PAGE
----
Dutch municipalities and education associations have called on the ministry of education to bring the country’s school buildings up to code by 2050.
In a joint letter to outgoing minister of education Mariëlle Paul, the Association of Netherlands Municipalities (VNG), the PO Council (primary education) and the VO Council (secondary education) said the renovation of school buildings must be placed “high on the list of priorities” after years of patchwork fixes that haven’t addressed the larger problems of the nation’s decaying educational facilities.
“This is the only way to create a healthy indoor climate in all school buildings, and we can make school buildings more sustainable and make them suitable for inclusive and modern education,” the letter states. “Only in this way can we invest in pleasant, fresh and contemporary buildings that make a positive contribution to learning performance and the well-being of pupils.”
They blame part of the problem on short-term fixes that have neglected the long-term remedies they say are needed. “It concerns school buildings that are up to 72 years old, where we only stick plasters within this approach (patches that municipalities and school boards may pay themselves).”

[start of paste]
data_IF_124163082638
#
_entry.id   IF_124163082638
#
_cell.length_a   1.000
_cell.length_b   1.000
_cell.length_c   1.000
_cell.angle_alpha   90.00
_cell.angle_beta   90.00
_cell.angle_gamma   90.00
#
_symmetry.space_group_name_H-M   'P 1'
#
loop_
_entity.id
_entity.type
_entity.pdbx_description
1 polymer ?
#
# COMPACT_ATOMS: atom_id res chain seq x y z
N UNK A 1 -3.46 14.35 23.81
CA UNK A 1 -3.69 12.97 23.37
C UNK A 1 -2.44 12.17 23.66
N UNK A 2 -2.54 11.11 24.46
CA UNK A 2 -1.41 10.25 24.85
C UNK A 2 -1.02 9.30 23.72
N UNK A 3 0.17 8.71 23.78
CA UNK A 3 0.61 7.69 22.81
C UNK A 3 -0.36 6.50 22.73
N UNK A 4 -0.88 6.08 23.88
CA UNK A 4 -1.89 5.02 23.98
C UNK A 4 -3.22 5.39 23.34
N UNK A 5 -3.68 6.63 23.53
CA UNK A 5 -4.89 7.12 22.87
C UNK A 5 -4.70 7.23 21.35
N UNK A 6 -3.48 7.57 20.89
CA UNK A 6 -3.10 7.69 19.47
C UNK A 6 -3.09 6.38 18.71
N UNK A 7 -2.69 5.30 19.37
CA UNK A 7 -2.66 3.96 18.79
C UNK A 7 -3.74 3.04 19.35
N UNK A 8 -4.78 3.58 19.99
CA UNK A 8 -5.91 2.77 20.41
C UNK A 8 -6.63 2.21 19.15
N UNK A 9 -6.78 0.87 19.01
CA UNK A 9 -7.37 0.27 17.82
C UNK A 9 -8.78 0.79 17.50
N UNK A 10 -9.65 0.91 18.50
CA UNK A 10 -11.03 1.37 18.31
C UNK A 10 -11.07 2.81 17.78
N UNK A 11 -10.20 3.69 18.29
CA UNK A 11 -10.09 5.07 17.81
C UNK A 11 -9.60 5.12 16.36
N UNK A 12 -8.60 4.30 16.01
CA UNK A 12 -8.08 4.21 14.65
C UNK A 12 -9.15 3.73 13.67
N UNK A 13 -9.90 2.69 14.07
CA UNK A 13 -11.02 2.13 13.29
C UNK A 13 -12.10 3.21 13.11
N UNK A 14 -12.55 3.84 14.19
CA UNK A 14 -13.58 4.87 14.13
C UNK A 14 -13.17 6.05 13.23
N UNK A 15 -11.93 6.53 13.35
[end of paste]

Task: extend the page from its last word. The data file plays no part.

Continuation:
Spokesman Thijs den Otter of the PO council told Dutch News that many of the country’s schools have been written off for years but have yet to be renovated or replaced. “In 2019, a report from the central government calculated that the state underinvests €730 million annually in the buildings of our primary and secondary education,” he said. “We are of course trying to change that, because students and teaching staff spend whole days in buildings that do not meet the requirements.”
The letter writers estimate that €1.2 billion per year is necessary to renovate the country’s schools.
The letter points to an incident in a Rotterdam school last May when a piece of concrete fell from the school’s ceiling. Although no one was hurt, “this incident underlines the urgency and necessity of the renewal of the school buildings, and the potentially dramatic, immediate consequences of further delays,” the associations say.
Last week, over 100 schools in the UK closed to check for concrete rot following the use of RAAC, a weak concrete has been widely used in construction since the 1950s. Den Otter says investigations are underway in the Netherlands to see if RAAC concrete has been used here.
But the current problems seen with the concrete in Dutch buildings, he says, come from a different kind of composite material: MUWI concrete. “It’s from the same period and there are problems with fractures,” he says. “The extent of these problems is currently being investigated.”
Thank you for donating to DutchNews.nl.
We could not provide the Dutch News service, and keep it free of charge, without the generous support of our readers. Your donations allow us to report on issues you tell us matter, and provide you with a summary of the most important Dutch news each day.Make a donation